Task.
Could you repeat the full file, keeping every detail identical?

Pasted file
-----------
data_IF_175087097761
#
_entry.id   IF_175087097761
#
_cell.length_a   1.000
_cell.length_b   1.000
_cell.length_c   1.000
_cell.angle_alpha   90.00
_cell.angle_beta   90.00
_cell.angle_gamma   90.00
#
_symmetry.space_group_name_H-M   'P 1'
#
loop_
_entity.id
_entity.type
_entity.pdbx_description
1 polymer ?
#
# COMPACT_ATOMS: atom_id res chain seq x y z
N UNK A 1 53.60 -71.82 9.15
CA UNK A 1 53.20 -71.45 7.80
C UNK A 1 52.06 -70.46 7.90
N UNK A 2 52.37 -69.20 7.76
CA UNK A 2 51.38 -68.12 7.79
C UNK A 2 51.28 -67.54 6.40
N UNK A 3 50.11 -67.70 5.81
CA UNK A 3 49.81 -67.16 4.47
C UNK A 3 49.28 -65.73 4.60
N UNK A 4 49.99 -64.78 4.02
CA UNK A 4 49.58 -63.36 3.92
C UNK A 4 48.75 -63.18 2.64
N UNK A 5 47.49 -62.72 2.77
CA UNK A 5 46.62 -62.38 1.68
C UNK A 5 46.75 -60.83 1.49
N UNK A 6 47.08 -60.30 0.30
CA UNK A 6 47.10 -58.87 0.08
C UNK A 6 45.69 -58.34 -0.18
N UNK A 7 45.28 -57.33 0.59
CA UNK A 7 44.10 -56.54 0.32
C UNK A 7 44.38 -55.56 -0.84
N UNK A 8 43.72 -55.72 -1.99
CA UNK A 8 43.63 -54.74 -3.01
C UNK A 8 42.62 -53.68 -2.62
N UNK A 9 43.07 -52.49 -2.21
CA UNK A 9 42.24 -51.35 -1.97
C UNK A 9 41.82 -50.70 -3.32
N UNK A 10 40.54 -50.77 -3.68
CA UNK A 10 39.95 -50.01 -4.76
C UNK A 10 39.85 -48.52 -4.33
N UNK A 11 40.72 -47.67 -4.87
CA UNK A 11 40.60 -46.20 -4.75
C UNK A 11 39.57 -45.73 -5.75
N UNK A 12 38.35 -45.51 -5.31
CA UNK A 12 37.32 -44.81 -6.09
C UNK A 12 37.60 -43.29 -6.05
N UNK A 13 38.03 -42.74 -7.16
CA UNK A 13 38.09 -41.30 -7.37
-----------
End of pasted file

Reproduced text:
data_IF_175087097761
#
_entry.id   IF_175087097761
#
_cell.length_a   1.000
_cell.length_b   1.000
_cell.length_c   1.000
_cell.angle_alpha   90.00
_cell.angle_beta   90.00
_cell.angle_gamma   90.00
#
_symmetry.space_group_name_H-M   'P 1'
#
loop_
_entity.id
_entity.type
_entity.pdbx_description
1 polymer ?
#
# COMPACT_ATOMS: atom_id res chain seq x y z
N UNK A 1 53.60 -71.82 9.15
CA UNK A 1 53.20 -71.45 7.80
C UNK A 1 52.06 -70.46 7.90
N UNK A 2 52.37 -69.20 7.76
CA UNK A 2 51.38 -68.12 7.79
C UNK A 2 51.28 -67.54 6.40
N UNK A 3 50.11 -67.70 5.81
CA UNK A 3 49.81 -67.16 4.47
C UNK A 3 49.28 -65.73 4.60
N UNK A 4 49.99 -64.78 4.02
CA UNK A 4 49.58 -63.36 3.92
C UNK A 4 48.75 -63.18 2.64
N UNK A 5 47.49 -62.72 2.77
CA UNK A 5 46.62 -62.38 1.68
C UNK A 5 46.75 -60.83 1.49
N UNK A 6 47.08 -60.30 0.30
CA UNK A 6 47.10 -58.87 0.08
C UNK A 6 45.69 -58.34 -0.18
N UNK A 7 45.28 -57.33 0.59
CA UNK A 7 44.10 -56.54 0.32
C UNK A 7 44.38 -55.56 -0.84
N UNK A 8 43.72 -55.72 -1.99
CA UNK A 8 43.63 -54.74 -3.01
C UNK A 8 42.62 -53.68 -2.62
N UNK A 9 43.07 -52.49 -2.21
CA UNK A 9 42.24 -51.35 -1.97
C UNK A 9 41.82 -50.70 -3.32
N UNK A 10 40.54 -50.77 -3.68
CA UNK A 10 39.95 -50.01 -4.76
C UNK A 10 39.85 -48.52 -4.33
N UNK A 11 40.72 -47.67 -4.87
CA UNK A 11 40.60 -46.20 -4.75
C UNK A 11 39.57 -45.73 -5.75
N UNK A 12 38.35 -45.51 -5.31
CA UNK A 12 37.32 -44.81 -6.09
C UNK A 12 37.60 -43.29 -6.05
N UNK A 13 38.03 -42.74 -7.16
CA UNK A 13 38.09 -41.30 -7.37